Second, it's name is a bit of a misnomer, it's not a nettle but from the mint family. It's a beautiful green and purple, not dead as the name implies. The dead refers to the fact that it doesn't actually sting. It is often confused with henbit, which is edible too, but the leaves are a bit different. And as the name implies Chickens are big fans of both.
If you are going to be adventurous, it has a very short lifespan, so be on the look out for it in your area in early spring. It grows best when days or warm but nights are still cool. It is one of the earliest blooming plants and even if you don't harvest it for yourself, don't pull it up. The bees and hummingbirds are very happy to visit it.
If you do decide to try it, think smoothies, it's is full of antioxidants and the flowers are on the sweet side. The leaves have a bit of a texture that can be hard to get over but if blended you'll never know. They can me mixed into salads also but I personally would go the smoothie route or perhaps as a tea.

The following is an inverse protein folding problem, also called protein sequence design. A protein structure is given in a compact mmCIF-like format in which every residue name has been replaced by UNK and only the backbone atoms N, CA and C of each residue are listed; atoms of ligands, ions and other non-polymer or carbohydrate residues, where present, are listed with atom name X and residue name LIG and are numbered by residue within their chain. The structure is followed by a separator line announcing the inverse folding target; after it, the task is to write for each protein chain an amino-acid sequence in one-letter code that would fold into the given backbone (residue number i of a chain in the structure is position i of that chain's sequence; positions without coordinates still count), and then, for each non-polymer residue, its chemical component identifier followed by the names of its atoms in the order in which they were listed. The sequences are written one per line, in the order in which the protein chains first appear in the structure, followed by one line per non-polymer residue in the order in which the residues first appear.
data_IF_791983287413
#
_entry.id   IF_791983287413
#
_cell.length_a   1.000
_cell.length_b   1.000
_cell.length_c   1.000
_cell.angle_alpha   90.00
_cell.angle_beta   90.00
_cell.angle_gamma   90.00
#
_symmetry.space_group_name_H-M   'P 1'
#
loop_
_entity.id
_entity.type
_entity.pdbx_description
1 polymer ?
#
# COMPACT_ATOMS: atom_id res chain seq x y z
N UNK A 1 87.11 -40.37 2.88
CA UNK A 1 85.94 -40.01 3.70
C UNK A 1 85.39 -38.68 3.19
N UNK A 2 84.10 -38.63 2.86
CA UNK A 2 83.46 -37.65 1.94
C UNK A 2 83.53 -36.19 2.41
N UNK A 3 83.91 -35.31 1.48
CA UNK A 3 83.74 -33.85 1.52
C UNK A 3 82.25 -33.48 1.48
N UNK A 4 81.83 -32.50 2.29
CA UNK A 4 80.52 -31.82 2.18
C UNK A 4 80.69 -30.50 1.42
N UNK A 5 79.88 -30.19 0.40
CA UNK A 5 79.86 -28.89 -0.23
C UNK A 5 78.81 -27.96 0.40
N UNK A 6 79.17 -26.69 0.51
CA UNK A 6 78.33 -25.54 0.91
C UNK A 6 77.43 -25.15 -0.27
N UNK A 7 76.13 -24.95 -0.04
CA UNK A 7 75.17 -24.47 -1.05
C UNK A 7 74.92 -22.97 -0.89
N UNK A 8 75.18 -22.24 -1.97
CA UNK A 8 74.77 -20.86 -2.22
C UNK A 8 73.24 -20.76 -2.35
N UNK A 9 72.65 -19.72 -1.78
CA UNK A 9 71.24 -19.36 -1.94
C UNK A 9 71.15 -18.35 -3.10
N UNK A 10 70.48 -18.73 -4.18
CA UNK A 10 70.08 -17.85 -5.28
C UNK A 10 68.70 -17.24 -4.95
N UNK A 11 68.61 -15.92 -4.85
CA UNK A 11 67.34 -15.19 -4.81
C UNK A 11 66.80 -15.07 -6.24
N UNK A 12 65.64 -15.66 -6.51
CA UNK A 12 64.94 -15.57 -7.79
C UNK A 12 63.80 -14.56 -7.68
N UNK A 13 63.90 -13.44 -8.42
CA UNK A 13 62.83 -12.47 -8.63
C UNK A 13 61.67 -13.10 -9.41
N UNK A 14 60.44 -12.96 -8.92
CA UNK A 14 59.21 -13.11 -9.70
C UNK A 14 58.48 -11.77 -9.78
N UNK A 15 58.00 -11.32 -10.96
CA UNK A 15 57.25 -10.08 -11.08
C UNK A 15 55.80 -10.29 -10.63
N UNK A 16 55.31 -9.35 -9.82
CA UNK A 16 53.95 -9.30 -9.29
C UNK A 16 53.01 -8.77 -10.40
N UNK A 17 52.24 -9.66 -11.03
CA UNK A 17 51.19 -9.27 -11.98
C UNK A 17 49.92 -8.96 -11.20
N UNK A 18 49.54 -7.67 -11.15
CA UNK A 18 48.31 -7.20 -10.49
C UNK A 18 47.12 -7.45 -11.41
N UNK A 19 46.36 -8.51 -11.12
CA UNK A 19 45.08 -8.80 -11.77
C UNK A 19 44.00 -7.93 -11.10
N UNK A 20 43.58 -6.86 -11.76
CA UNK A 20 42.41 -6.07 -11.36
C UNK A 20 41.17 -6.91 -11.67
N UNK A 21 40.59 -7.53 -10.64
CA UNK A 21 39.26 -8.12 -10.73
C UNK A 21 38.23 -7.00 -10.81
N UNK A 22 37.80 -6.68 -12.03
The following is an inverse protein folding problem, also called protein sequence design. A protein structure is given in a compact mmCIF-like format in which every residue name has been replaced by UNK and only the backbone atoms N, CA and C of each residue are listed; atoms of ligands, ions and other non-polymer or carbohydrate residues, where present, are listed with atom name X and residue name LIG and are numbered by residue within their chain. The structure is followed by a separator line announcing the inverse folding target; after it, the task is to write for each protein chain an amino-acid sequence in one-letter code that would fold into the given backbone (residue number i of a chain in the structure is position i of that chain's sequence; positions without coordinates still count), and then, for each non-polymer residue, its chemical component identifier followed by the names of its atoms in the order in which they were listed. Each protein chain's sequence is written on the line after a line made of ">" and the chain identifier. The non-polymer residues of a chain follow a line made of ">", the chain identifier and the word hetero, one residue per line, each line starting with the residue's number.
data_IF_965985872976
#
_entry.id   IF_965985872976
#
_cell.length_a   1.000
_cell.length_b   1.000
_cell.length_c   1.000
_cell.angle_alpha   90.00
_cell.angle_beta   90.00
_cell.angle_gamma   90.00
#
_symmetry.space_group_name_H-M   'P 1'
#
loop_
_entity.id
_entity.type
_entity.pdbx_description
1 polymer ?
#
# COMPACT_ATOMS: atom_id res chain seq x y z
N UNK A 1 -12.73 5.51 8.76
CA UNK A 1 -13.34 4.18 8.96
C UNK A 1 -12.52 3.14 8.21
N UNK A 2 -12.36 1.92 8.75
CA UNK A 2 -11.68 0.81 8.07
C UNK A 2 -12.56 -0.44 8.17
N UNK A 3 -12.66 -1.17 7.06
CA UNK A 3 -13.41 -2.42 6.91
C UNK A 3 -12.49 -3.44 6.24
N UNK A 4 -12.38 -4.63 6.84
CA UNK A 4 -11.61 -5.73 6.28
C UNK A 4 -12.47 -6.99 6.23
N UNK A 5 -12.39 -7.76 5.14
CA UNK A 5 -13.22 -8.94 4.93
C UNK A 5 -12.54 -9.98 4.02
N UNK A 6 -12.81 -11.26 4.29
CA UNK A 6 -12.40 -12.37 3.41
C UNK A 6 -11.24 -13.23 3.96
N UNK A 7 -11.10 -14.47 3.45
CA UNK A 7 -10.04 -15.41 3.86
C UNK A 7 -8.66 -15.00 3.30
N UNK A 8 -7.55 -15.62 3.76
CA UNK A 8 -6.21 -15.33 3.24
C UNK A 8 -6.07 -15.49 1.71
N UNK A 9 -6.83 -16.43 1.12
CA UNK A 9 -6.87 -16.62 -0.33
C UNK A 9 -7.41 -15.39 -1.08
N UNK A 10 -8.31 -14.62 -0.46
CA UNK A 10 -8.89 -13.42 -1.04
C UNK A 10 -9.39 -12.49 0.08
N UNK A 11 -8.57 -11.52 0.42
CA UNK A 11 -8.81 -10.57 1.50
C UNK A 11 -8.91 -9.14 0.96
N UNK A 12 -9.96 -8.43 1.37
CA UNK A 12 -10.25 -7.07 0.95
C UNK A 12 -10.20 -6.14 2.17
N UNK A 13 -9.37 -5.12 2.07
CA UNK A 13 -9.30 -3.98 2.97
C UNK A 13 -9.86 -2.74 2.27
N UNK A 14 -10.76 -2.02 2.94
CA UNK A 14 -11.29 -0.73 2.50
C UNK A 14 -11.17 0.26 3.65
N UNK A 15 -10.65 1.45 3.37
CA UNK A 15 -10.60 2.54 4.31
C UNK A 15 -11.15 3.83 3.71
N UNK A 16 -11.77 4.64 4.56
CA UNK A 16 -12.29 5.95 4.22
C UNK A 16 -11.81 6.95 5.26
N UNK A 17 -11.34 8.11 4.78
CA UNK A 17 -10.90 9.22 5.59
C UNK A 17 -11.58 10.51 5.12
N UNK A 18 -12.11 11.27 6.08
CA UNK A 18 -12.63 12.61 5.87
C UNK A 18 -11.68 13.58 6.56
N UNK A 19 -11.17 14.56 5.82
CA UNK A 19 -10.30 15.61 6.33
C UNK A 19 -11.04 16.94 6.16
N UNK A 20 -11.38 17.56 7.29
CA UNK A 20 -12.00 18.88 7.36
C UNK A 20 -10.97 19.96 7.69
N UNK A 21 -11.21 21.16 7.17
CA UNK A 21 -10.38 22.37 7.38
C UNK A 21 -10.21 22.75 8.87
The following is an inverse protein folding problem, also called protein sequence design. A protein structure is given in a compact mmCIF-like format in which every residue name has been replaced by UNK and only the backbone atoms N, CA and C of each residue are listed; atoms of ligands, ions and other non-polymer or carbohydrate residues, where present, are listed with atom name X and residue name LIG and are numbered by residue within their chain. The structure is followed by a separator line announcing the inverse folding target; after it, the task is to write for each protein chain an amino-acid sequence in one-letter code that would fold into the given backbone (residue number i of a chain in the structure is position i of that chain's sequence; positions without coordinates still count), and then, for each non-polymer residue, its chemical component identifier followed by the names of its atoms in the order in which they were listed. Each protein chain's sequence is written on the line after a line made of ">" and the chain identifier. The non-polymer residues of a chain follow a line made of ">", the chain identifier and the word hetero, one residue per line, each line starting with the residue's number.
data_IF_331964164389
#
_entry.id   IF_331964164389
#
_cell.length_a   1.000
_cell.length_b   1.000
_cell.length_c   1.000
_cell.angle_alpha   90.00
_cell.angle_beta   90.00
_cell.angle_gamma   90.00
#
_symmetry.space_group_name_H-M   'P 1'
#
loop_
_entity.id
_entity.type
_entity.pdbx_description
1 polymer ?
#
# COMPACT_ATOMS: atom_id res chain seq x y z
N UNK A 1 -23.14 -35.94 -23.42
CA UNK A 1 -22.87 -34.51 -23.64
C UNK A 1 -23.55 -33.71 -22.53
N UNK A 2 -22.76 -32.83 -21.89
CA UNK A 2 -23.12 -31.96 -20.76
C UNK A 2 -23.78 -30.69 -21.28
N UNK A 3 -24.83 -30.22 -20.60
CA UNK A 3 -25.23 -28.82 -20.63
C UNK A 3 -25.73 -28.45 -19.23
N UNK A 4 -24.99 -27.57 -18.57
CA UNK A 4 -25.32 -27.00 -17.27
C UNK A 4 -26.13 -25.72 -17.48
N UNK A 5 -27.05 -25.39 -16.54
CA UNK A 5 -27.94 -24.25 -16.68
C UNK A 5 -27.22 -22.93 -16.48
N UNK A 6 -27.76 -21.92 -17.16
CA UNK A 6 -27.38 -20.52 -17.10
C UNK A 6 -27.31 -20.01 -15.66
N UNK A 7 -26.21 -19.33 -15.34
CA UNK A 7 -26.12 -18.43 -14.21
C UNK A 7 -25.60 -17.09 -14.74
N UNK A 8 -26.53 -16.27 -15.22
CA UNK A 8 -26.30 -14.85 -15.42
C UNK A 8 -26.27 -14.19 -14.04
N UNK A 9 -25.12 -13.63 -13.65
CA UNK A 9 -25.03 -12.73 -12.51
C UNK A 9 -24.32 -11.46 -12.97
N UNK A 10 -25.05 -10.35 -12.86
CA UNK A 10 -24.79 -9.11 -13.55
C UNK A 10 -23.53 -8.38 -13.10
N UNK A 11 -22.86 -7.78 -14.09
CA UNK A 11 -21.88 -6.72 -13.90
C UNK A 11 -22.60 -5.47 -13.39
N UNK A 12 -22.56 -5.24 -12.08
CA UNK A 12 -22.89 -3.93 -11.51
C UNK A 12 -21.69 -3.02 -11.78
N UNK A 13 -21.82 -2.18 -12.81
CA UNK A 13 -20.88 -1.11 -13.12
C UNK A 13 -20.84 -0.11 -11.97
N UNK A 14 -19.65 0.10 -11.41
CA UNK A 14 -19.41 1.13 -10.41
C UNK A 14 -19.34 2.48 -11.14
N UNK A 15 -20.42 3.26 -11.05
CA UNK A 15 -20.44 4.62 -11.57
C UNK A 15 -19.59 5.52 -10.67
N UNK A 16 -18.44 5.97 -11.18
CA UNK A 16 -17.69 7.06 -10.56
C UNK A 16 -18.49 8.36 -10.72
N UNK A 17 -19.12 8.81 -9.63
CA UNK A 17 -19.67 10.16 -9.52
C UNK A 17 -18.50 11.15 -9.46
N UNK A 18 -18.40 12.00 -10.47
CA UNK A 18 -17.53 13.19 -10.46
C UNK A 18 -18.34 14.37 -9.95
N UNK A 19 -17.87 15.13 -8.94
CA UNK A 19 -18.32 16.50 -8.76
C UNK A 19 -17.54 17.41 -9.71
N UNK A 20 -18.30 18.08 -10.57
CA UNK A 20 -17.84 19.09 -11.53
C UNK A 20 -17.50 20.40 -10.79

It originated in Europe but as most weeds are they travel with people and grow in any area that is receptive. Purple Dead nettle means "the devouring purple monster" Did I mention it could be invasive...
It has many multiple medicinal uses as a tinsane, it has been used a diuretic, astringent and purgative. Fresh leaves are helpful for external wounds, too.
So far this month we've talked about greens from the garden and greens from your yard, we'll be exploring other new ideas for your garden and kitchen, so be sure to check back tomorrow for E and to see if I can keep up the next few weeks for the rest of the alphabet!
If you liked the idea of blogging the Alphabet make sure you check out the other blogs on the A to Z Blogging Challenge.